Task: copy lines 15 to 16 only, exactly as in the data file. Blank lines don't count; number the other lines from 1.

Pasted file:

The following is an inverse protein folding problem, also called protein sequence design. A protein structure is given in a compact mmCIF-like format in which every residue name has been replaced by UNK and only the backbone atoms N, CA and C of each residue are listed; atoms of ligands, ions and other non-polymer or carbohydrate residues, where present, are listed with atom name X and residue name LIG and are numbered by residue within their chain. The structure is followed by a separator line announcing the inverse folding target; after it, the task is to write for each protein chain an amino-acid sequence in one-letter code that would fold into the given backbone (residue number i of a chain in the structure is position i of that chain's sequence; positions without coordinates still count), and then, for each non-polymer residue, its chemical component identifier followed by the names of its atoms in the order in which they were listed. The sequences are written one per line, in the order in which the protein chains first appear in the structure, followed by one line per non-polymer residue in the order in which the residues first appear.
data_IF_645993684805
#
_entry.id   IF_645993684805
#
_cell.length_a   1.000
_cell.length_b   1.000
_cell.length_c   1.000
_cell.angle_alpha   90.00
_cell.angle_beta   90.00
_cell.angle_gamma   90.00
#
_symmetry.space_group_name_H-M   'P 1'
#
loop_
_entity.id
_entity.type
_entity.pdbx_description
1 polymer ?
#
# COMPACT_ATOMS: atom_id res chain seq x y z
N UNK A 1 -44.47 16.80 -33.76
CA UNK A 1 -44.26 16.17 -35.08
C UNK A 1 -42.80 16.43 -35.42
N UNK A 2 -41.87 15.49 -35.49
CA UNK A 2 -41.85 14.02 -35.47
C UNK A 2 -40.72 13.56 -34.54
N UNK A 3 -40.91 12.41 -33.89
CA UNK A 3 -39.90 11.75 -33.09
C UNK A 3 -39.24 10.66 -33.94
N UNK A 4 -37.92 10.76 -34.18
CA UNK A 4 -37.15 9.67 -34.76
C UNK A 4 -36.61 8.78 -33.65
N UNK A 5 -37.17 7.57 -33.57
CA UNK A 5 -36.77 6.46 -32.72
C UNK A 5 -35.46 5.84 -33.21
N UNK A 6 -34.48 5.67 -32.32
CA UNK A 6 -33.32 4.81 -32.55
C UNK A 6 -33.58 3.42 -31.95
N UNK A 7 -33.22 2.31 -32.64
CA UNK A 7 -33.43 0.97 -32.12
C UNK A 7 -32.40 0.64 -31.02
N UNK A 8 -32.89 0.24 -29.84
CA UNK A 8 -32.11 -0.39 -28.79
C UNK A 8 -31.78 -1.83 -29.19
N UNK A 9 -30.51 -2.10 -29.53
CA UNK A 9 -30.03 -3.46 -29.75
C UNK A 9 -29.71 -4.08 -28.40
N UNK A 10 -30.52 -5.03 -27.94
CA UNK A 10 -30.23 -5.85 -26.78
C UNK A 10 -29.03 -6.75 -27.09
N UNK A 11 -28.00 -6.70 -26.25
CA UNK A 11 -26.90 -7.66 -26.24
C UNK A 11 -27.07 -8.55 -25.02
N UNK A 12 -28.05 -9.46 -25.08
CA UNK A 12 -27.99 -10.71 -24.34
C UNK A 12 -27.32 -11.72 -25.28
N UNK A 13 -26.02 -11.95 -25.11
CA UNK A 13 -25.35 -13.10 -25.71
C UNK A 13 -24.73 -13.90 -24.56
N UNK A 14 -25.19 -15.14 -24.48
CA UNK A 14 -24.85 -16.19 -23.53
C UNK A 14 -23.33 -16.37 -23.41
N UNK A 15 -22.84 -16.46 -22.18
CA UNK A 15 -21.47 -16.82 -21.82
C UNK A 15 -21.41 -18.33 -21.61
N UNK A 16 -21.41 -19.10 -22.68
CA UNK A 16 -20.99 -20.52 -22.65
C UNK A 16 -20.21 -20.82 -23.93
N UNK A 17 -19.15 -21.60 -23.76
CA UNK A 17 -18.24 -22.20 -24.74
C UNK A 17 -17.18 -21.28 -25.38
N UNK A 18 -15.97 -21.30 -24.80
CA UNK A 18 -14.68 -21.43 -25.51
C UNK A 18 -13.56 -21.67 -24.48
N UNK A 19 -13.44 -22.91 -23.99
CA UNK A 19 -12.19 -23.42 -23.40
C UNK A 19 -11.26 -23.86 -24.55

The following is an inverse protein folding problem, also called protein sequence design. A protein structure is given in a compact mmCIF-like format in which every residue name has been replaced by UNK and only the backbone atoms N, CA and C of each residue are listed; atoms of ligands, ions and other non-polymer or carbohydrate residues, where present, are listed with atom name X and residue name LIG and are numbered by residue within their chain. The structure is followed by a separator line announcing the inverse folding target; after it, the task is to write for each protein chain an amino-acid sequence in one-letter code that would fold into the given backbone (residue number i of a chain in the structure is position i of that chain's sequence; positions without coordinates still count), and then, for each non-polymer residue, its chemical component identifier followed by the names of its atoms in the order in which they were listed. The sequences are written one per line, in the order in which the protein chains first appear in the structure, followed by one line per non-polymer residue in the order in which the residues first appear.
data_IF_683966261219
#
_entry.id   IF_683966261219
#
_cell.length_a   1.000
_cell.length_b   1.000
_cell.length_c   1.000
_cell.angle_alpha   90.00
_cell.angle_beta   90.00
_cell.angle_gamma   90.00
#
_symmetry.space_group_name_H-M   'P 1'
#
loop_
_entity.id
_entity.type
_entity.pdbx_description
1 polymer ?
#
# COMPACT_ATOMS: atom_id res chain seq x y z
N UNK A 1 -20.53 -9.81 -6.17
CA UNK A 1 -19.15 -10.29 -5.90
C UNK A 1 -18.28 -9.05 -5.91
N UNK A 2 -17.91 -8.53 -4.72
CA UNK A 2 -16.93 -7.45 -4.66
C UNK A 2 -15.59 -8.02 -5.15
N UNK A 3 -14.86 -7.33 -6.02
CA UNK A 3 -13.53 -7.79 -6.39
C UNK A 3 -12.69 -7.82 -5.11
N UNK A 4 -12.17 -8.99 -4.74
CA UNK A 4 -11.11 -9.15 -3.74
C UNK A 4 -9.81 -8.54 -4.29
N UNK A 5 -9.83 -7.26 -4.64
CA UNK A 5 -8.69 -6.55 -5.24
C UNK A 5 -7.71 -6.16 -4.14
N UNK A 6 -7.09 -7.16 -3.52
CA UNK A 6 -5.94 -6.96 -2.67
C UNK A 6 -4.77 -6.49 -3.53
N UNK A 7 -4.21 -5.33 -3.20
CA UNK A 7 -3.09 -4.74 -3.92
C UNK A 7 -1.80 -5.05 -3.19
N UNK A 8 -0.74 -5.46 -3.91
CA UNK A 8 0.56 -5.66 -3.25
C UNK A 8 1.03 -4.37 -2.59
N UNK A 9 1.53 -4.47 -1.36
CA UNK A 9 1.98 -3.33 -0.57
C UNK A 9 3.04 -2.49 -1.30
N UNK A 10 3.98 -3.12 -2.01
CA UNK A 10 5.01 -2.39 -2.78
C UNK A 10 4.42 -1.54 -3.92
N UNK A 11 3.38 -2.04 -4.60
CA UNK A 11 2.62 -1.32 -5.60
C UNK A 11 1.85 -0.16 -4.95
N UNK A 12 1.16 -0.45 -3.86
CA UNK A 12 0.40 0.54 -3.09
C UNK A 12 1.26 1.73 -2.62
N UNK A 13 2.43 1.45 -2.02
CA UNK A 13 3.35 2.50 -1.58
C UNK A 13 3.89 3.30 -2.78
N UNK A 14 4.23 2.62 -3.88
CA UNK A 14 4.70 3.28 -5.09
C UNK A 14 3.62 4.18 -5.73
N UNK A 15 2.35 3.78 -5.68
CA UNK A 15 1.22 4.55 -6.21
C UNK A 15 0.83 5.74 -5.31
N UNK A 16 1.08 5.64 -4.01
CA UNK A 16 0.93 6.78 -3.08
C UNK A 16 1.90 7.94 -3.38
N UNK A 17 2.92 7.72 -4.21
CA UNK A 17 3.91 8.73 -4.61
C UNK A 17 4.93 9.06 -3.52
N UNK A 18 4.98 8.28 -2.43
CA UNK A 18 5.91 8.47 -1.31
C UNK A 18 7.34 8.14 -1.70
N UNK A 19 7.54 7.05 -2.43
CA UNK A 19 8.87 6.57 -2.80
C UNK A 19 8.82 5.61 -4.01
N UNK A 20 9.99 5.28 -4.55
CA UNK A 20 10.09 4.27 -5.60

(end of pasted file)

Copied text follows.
loop_
_entity.id